It means staying connected to your own center. Grounded in self-care and self-respect in the face of unsettling experiences and interactions. Or even in the face of the fun, joyful, heartwarming ones.
And, at the same time, it means opening yourself up to others. Letting love, compassion, and appreciation flow in a way that enriches the world around you — while enriching you too.
Our lives flow most effortlessly when our actions and choices are in alignment with What Is.
You can go seriously deep with this — thinking of it in terms of alignment with God, the universe, etc.
But it can also be very down-to-earth and pragmatic…
Fundamentally it’s about seeing and accepting things for what they are — whether that’s you (see #3) or your environment (see #4) — and then operating accordingly.
So simple. But so hard sometimes.
Because it means letting go of denial. Letting go of “shoulds”. Letting go of complaining.
And embracing acceptance.
This isn’t about apathy or passivity, though. Rather, it’s about making decisions and taking actions that are based on the situation as it is — instead of how you wish it was or think it should be.
Often, one of hardest places to do this is with yourself — to see and be who you are instead of trying to “fix” yourself.
Avoid falling into the trap of having an idea of who you are (or should be) and then trying to make yourself fit that. Instead, notice and embrace who you actually are. Any endeavor that requires you to try to change who you fundamentally are is doomed to fail.
But does that mean you can’t grow and evolve? Of course not.
As Carl Rogers has said, “The curious paradox is that when I accept myself just as I am, then I can change.”
You have a limited amount of energy to spend each day before you must stop to rest and refuel. So stewarding that energy becomes really important.
Negative emotions such as anger or anxiety can offer you a kind of energy boost — but it’s highly inefficient. You burn through that sort of energy really quickly when you try to use it to get things done.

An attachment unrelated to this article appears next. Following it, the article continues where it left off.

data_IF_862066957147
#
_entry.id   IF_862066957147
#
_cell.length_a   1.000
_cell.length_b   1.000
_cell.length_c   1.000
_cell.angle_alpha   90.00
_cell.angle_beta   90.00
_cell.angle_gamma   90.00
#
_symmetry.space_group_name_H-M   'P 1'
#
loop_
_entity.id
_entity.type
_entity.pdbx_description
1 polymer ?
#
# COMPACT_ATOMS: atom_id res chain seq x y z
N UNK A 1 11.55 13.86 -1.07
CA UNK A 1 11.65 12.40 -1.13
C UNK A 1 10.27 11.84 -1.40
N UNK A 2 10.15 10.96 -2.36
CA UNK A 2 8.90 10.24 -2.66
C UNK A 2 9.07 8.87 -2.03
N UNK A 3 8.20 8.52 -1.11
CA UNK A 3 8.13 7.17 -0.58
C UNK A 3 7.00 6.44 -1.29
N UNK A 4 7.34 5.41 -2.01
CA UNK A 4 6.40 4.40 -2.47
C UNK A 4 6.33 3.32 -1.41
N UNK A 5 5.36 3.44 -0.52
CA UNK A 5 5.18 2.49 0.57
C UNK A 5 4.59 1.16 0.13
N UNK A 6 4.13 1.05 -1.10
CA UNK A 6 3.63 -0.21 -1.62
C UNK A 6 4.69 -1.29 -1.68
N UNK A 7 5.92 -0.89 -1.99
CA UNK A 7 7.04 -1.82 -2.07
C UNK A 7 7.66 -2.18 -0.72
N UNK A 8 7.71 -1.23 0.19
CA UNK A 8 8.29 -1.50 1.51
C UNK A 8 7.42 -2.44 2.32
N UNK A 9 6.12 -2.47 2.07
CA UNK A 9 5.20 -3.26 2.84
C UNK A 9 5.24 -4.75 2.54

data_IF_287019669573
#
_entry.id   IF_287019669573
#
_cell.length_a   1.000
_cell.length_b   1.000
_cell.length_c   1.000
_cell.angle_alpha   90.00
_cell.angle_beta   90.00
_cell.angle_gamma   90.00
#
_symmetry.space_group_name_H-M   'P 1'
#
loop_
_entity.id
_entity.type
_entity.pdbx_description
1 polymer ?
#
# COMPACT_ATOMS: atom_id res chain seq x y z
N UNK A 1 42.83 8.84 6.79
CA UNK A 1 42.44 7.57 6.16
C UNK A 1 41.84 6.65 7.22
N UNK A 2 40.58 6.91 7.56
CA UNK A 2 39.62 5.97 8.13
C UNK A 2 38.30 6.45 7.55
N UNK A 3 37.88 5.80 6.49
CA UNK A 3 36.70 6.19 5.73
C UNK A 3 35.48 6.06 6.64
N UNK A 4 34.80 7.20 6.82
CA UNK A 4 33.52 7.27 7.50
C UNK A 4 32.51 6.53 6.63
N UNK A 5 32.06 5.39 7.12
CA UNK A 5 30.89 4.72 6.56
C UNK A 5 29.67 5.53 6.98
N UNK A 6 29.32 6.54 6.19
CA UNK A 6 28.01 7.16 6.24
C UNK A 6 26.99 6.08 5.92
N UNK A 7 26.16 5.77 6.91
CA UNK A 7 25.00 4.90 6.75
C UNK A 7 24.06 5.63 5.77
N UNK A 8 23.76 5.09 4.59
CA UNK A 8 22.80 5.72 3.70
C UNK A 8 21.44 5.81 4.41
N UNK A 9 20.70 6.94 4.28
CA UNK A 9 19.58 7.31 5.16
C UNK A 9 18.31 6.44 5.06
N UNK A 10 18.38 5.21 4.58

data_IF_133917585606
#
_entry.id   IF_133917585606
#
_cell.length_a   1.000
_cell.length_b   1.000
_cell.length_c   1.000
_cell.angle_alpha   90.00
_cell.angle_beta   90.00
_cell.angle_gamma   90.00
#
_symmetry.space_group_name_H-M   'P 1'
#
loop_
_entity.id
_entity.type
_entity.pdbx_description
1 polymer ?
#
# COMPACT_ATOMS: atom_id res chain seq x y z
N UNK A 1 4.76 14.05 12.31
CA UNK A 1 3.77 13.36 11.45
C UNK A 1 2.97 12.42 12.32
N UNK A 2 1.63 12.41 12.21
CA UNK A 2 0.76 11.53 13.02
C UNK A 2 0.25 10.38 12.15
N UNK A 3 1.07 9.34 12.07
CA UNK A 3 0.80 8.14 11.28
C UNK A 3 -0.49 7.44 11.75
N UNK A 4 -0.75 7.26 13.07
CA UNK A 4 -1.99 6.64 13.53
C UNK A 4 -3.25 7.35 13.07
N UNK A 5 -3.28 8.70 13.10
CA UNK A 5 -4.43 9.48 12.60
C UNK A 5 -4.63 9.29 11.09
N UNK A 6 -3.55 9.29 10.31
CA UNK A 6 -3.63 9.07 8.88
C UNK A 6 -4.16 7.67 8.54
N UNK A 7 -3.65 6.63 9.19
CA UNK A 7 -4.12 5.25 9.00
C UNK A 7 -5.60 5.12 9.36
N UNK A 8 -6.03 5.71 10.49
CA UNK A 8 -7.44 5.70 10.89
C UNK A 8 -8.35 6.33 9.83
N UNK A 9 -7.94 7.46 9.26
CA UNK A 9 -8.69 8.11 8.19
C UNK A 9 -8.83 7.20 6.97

Positive thoughts and emotions, on the other hand, offer a more sustainable energy boost.
They also have a certain expansiveness to them. Literally.
It turns out that experiencing positive emotions expands your thinking and range of possible actions — leading to things like greater creativity, better decision making, friendlier behavior, and much more. And in the long run it helps you build new skills and personal resources.
So embrace pleasure and positive emotions as motivators. Embrace wonder, gratitude, and joy as productivity tools. And pay attention to how your choices affect you energetically.
This does NOT mean rejecting “negative” emotions (e.g., sad, angry) when they come up.
(In fact, the more you try to push difficult feelings away, the longer they’ll hang around — and the more energy you’ll use up. See principle #5 instead.)
But it DOES mean being conscious about your choices.
As much as you can, engage with tasks and experiences that make you feel good. Look for the positive. Create meaning. And try to do things in ways that fit you (again, see #5) and will feed you instead of depleting you.
By now this one is probably seeming pretty obvious.
If you want to do all of the things I’ve listed above, then contemplative practices become incredibly valuable tools in your toolbox. (Right there next to your calendar and to-do apps!)
Used thoughtfully, they can help shake you out of your habitual mindsets and connect you with higher sources of wisdom — including your own wise inner self.
Here are just a few examples of what this could look like:
I’m especially keen on journaling as a practice that offers so many different benefits and uses.
However, you need to choose the practice(s) that speak to YOU. Experiment until you find what resonates.
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This last one is also pretty obvious if you’ve been following along with me…
This is not a “quick fix” we’re talking about here. Not a “one and done”.
Can you discover new tools or approaches that lead to a rapid improvement or breakthrough? Sure.
But will you ever be “finished” living into your life’s potential? Of course not.
This is the work of a lifetime — learning how to be with ourselves, how to be in the world, how to make the most of our lives.
You won’t one day be “done” learning it all and be able to sit back and relax in your own perfection. There’s no overnight “makeover” that fixes everything in your life, once and for all.
(That’s true even with basic time management tools and techniques. How so? You can always get smarter about how you use them. Plus circumstances can change, and then what once worked beautifully for you is no longer a fit.)
So with that in mind, here’s my approach to supporting you with this journey. I help you…